Be Well: The Chinese Medicine Approach to Common Conditions

Aches and pains don’t have to be an accepted part of life. A root cause is usually at play, say natural health providers, and individualized treatments for things like headaches, lower back pain, and ear infections can help reverse course.

By Mpls.St.Paul Magazine

Heading off against “rescue medications”

We will all experience a splitting headache at some point in our lives, and thankfully, most of us can turn to pain relievers. But for some headache sufferers, the pain is so debilitating it can lead to missed workdays and disrupt our everyday lives.

Instead of focusing on symptom relief, Traditional Chinese Medicine (TCM) and other integrative therapies search for global answers that unmask the real reasons headaches may persist. At Northwestern Health Sciences University (NWHSU) Bloomington Clinic, practitioners from different disciplines work together to interrupt the damaging behavior patterns that trigger a patient’s pain. “Chronic headaches can become severe enough that a patient can’t function,” says Sarah Weaver, an associate professor at NWHSU. “Nobody should live like that.”

Whether a patient meets with a naturopath, acupuncturist or chiropractor, the practitioner will complete a whole-body exam, discuss the patient’s lifestyle and diet, and dig into health history like head and neck trauma. “Our goal is to find the root cause rather than cover it up with rescue medications,” says Weaver.

Integrative care is not an all-or-nothing proposition; practitioners work with patients taking conventional medications to enhance drugs or reduce the amount deemed necessary.

For example, chiropractic treatments can slow the frequency and intensity of headaches, and adjustments to the joints and spine can prevent pain from rebounding once the effects of the migraine drug have diminished.

Massage therapy is another noninvasive technique that helps reduce pain. “During a session, I ask patients where they feel their headaches—in their head, neck, or shoulders,” says Nancy Erickson, a board-certified massage therapist at NWHSU. “I want to know if the pain affects their range of motion and how long the symptoms last.” Whether caused by a car accident or an awkward sleeping position, headaches can stem from a host of musculoskeletal issues. “Massage can relieve head pain by loosening the muscles and tight bands of tissue to increase circulation and blood flow to the area.”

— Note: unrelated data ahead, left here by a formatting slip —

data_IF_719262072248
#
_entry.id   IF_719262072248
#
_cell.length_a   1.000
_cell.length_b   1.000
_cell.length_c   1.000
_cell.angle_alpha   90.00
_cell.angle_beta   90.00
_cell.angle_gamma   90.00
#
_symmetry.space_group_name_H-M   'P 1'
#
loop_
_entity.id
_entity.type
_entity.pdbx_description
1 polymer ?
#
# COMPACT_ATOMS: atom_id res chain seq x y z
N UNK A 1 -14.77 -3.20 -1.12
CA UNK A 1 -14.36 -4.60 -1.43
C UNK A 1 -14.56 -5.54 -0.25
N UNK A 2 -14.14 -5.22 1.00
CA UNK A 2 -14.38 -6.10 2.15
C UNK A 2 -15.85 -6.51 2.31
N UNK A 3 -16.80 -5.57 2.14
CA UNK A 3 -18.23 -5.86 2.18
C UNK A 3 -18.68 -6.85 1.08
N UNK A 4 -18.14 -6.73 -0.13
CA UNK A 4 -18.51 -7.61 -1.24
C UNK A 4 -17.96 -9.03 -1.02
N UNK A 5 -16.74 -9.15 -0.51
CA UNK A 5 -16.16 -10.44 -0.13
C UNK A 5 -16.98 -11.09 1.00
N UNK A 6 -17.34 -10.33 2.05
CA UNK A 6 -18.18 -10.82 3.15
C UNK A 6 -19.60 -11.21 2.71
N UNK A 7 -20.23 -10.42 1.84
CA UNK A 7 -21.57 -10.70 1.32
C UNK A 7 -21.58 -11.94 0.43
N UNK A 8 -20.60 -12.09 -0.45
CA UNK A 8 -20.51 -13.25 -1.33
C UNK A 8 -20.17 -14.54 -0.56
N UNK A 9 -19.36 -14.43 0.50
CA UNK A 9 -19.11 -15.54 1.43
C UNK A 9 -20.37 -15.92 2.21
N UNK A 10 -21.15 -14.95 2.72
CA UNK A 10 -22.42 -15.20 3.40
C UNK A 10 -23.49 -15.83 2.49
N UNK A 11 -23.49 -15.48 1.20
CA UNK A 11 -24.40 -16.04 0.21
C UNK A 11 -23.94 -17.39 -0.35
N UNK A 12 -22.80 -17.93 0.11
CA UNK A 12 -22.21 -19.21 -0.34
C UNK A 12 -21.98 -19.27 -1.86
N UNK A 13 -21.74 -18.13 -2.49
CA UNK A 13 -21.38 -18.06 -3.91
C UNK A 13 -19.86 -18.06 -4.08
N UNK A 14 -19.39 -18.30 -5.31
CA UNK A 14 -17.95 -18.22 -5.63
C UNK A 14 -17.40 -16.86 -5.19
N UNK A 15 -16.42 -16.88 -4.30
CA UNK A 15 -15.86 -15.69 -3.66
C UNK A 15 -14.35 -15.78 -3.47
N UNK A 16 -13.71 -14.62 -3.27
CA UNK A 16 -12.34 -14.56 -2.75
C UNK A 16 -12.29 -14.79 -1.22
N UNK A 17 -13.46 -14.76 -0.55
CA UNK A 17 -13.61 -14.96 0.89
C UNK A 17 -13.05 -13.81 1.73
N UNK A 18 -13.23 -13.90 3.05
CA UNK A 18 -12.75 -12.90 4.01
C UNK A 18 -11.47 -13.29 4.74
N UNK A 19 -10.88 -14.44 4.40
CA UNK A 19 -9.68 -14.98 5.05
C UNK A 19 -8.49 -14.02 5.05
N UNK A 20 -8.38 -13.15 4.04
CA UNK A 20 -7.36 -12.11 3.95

Ear infections don’t have to be a “normal” part of childhood

A childhood rite of passage, an ear infection will strike 80 percent of children by the time they reach the age of three. These infections often lead to disruptive behavior, appetite changes, and high fevers. For some kids, they come in rapid succession and never seem to go away. While a child eventually grows out of ear problems, stopping them in their tracks is critical. The damage from chronic ear infections can cause hearing and balance issues later in life.

Despite taking antibiotics, it’s not uncommon for children to experience consecutive infections.

For parents concerned about antibiotic overuse or for children who don’t benefit from medication, chiropractic adjustments and acupuncture can also help shorten the course of infection and reduce frequency. Practitioners can modify their treatments for children who are fearful of needles or uncomfortable with adjustments. An acupuncturist can use a tuning fork to stimulate acupoints around the neck, ears, and head, while a chiropractor will gently manipulate the joints and tissues.

The first line of defense for low back pain

Lower back pain is a significant cause of disability. A simple twist or turn, and you’re down for the count. Before you head to the orthopedic doctor for steroid injections or back surgery, Western medicine providers often suggest taking a more conservative path: chiropractic and acupuncture.

Chiropractic treatments restore motion to the joints and spine, allowing muscles to function better and relieving pressure in the lower back. “Once a patient can move more freely, we can re-educate the muscles to work properly and prevent future episodes,” says Michele Vincent, a chiropractor at NWHSU. Chiropractors also treat patients with ultrasound, a highly effective therapy that penetrates areas of acute and chronic pain. “When we reduce joint and muscle inflammation, we can increase activity level and decrease pain,” she says.

Acupuncture is another modality that can ease musculoskeletal conditions such as back pain. Using needles, Tui Na massage, or cupping, acupuncturists can draw blood flow to damaged tissues to start healing them. The process, which also balances the body’s chi, can provide short-term or long-term relief depending on the patient.

While low back pain can appear at any time in our lives, the presentation changes as we age. A treatment for a young person who feels achy or stiff after, say, spending several hours in the garden, will look different than it does for an older person who experiences shooting pain from just standing up.

Because each patient is different, one modality might help more than another. Having access to a multidisciplinary team of practitioners benefit those seeking care at an integrative health clinic.